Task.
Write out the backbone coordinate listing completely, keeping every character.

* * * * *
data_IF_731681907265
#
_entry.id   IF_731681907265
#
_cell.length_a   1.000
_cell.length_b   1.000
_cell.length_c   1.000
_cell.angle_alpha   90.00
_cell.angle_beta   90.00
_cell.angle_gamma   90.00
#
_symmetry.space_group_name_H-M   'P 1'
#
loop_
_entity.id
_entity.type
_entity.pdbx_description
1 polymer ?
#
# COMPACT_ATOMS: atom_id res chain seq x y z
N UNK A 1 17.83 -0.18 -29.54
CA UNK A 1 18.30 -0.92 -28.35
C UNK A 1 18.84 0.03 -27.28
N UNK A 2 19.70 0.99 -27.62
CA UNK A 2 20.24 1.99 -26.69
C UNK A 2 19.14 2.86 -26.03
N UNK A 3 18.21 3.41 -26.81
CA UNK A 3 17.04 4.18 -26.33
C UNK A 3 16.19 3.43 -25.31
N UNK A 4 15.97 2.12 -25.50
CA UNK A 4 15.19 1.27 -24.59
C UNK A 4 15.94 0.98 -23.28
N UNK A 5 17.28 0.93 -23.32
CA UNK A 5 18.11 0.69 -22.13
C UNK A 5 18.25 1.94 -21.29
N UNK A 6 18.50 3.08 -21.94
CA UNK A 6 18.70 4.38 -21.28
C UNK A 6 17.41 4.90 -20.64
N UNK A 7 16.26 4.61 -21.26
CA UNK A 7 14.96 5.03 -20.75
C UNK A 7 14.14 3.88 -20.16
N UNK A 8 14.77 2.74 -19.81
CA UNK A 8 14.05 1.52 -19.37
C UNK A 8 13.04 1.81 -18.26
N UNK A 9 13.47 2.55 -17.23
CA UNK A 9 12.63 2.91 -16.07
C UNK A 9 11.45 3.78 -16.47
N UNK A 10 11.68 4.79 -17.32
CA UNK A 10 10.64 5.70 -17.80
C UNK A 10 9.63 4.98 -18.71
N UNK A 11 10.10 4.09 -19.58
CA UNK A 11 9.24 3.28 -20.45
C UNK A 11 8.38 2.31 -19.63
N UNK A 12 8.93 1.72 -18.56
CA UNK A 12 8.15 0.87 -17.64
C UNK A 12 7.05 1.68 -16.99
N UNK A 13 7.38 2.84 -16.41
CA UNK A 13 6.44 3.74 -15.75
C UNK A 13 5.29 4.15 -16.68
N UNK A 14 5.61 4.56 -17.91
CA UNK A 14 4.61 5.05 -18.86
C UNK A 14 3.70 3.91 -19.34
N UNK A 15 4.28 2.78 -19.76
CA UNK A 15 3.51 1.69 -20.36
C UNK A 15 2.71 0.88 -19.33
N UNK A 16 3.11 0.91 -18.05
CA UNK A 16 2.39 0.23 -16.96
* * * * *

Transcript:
data_IF_731681907265
#
_entry.id   IF_731681907265
#
_cell.length_a   1.000
_cell.length_b   1.000
_cell.length_c   1.000
_cell.angle_alpha   90.00
_cell.angle_beta   90.00
_cell.angle_gamma   90.00
#
_symmetry.space_group_name_H-M   'P 1'
#
loop_
_entity.id
_entity.type
_entity.pdbx_description
1 polymer ?
#
# COMPACT_ATOMS: atom_id res chain seq x y z
N UNK A 1 17.83 -0.18 -29.54
CA UNK A 1 18.30 -0.92 -28.35
C UNK A 1 18.84 0.03 -27.28
N UNK A 2 19.70 0.99 -27.62
CA UNK A 2 20.24 1.99 -26.69
C UNK A 2 19.14 2.86 -26.03
N UNK A 3 18.21 3.41 -26.81
CA UNK A 3 17.04 4.18 -26.33
C UNK A 3 16.19 3.43 -25.31
N UNK A 4 15.97 2.12 -25.50
CA UNK A 4 15.19 1.27 -24.59
C UNK A 4 15.94 0.98 -23.28
N UNK A 5 17.28 0.93 -23.32
CA UNK A 5 18.11 0.69 -22.13
C UNK A 5 18.25 1.94 -21.29
N UNK A 6 18.50 3.08 -21.94
CA UNK A 6 18.70 4.38 -21.28
C UNK A 6 17.41 4.90 -20.64
N UNK A 7 16.26 4.61 -21.26
CA UNK A 7 14.96 5.03 -20.75
C UNK A 7 14.14 3.88 -20.16
N UNK A 8 14.77 2.74 -19.81
CA UNK A 8 14.05 1.52 -19.37
C UNK A 8 13.04 1.81 -18.26
N UNK A 9 13.47 2.55 -17.23
CA UNK A 9 12.63 2.91 -16.07
C UNK A 9 11.45 3.78 -16.47
N UNK A 10 11.68 4.79 -17.32
CA UNK A 10 10.64 5.70 -17.80
C UNK A 10 9.63 4.98 -18.71
N UNK A 11 10.10 4.09 -19.58
CA UNK A 11 9.24 3.28 -20.45
C UNK A 11 8.38 2.31 -19.63
N UNK A 12 8.93 1.72 -18.56
CA UNK A 12 8.15 0.87 -17.64
C UNK A 12 7.05 1.68 -16.99
N UNK A 13 7.38 2.84 -16.41
CA UNK A 13 6.44 3.74 -15.75
C UNK A 13 5.29 4.15 -16.68
N UNK A 14 5.61 4.56 -17.91
CA UNK A 14 4.61 5.05 -18.86
C UNK A 14 3.70 3.91 -19.34
N UNK A 15 4.28 2.78 -19.76
CA UNK A 15 3.51 1.69 -20.36
C UNK A 15 2.71 0.88 -19.33
N UNK A 16 3.11 0.91 -18.05
CA UNK A 16 2.39 0.23 -16.96